FGR #27 Wrap

The funny thing about the Group Ride, about any Group Ride really, is that it almost never goes quite the way you expect it to. You set out on a route you think you know, but then some big bastard you’ve never seen before comes roaring past on the left and your paceline goes to hell and by the time you get to the turn around you’re too tired to choke back an espresso and a fig newton.

And thus it went with this week’s group chat about technology in the pro peloton. For the most part, we ended up talking about TT bikes and deep dish carbon rims at amateur races. This topic wasn’t really on the route, but you know, the beauty of a group ride is that the group finds its own route, and I found it very interesting to hear everyone’s perspective on the non-pro peloton.

Those who did address the pros, tended to focus on race radios. I’ve yet to meet a race fan who supports the use of radios, but that might have more to do with not depending on them to be in the right place in the race at the right time. In other words, of course WE want to see racing get harder. The pros themselves, who are already pushing their bodies and brains to the absolute limit just to stay in a job, tend to appreciate the radios. Maybe we can allow them their race radios, if they’ll agree to give up their TT bikes. Or vice versa. It’s all about compromise, isn’t it?

I’ll tell you the truth, and so far everyone I’ve shared these views with thinks I’m absolutely zipper-down, drooling insane, I’d ban an awful lot from those carbon race machines we see week in and week out. To start with, I want to be rid of cyclocomputers and power meters. I’d ban anything that requires electricity. If you ride 300 training miles per week and don’t know what 45kph feels like, then what are you doing all that time? If you need a small black box to tell you how long you can sustain your current effort then, to me, you’ve not been paying any attention.

It’s “information doping.” See, I can make up silly cycling phrases too!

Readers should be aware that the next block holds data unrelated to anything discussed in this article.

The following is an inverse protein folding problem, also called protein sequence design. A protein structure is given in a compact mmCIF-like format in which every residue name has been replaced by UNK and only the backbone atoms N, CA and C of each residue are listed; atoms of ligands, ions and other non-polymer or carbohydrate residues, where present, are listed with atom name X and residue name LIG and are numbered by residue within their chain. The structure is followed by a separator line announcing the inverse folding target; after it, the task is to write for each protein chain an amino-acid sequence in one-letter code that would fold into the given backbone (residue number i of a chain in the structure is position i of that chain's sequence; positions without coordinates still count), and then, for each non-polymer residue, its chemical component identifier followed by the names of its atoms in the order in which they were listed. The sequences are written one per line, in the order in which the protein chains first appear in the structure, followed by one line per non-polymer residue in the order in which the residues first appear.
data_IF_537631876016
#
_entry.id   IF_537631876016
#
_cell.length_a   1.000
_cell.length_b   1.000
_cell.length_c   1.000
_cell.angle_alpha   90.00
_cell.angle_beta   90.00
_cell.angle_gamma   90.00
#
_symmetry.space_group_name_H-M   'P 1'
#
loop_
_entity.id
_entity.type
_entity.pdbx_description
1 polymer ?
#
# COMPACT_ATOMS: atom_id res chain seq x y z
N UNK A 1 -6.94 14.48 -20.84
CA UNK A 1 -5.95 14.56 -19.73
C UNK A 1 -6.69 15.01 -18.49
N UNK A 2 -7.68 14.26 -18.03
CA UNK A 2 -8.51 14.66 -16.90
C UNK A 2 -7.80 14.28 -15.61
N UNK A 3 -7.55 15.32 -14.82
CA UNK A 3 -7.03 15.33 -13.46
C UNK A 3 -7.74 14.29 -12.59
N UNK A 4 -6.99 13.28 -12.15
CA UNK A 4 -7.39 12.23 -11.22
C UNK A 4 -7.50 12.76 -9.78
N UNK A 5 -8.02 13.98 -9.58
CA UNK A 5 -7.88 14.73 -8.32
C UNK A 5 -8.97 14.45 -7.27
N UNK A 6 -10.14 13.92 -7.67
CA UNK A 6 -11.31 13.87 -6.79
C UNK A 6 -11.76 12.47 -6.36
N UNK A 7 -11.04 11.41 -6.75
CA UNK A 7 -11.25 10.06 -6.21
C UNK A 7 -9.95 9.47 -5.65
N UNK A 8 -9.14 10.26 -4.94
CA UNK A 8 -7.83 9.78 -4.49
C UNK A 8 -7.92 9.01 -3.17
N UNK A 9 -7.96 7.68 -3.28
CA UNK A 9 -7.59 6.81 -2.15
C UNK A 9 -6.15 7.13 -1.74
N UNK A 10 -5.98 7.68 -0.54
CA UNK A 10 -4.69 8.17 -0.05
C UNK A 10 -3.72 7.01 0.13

The larger point is that all of this information dulls the racer and the racing. It allows the peloton to calculate, within a few hundred meters, EXACTLY how hard they need to ride to catch the break at the line. It’s one thing to have a man on a motorbike tell you that there are four riders, two minutes up the road. It’s quite another to be able to look down at a digital dashboard and know that if you ride at precisely 34.6kph for the next twenty minutes you’ll overtake those impertinent bastards before they can put any time into you. That, to me, is not bike racing.

The power meters all but guarantee that a rider doesn’t over exert himself, or, that if he does, he can do it strategically, rather than squandering his beyond max effort in a race he won’t win anyway. Over the course of a three-week race these tools make it possible for riders to conserve their energy in ways that open, less information-rich racing wouldn’t allow. It affects results, and these bits of technology are not the bike. They are accessories, and I don’t think they belong.

Of course, the pros, by and large, love them. Computers and power meters make their jobs easier. You’d have as much luck getting them to give these things up as you would pulling the coffee maker out of the RKP office. It won’t happen.

And I’m probably the only one who thinks these things are even a problem. It’s not that I’m against technology. I have no problem with new frame materials being introduced, though I do like the idea of some uniformity, just so that it’s the riders racing and not the machines. I just think the UCI ought to be very careful about what it allows the riders to use that isn’t a bicycle, in their efforts to win a race.

Whether it’s EPO, a seat tube motor, a radio or a GPS unit, you have to see that it has an effect on the race. I’m in favor of quads and brains deciding the outcome, strategy and teamwork.

Call me old-fashioned.

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  1. Sean

    OK, you’re old-fashioned….and I agree 100%. I used to love watching Pedro Delgado wreck the strategies in the peloton with his attacks and unpredictable moves. I can’t think of many if any riders today that race like that but then again the team reigns superior now more than it did then. And like you point out, the computers etc. allow the minute calculation that turns that gusty Bordeaux into Gallo jug wine.

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  3. mark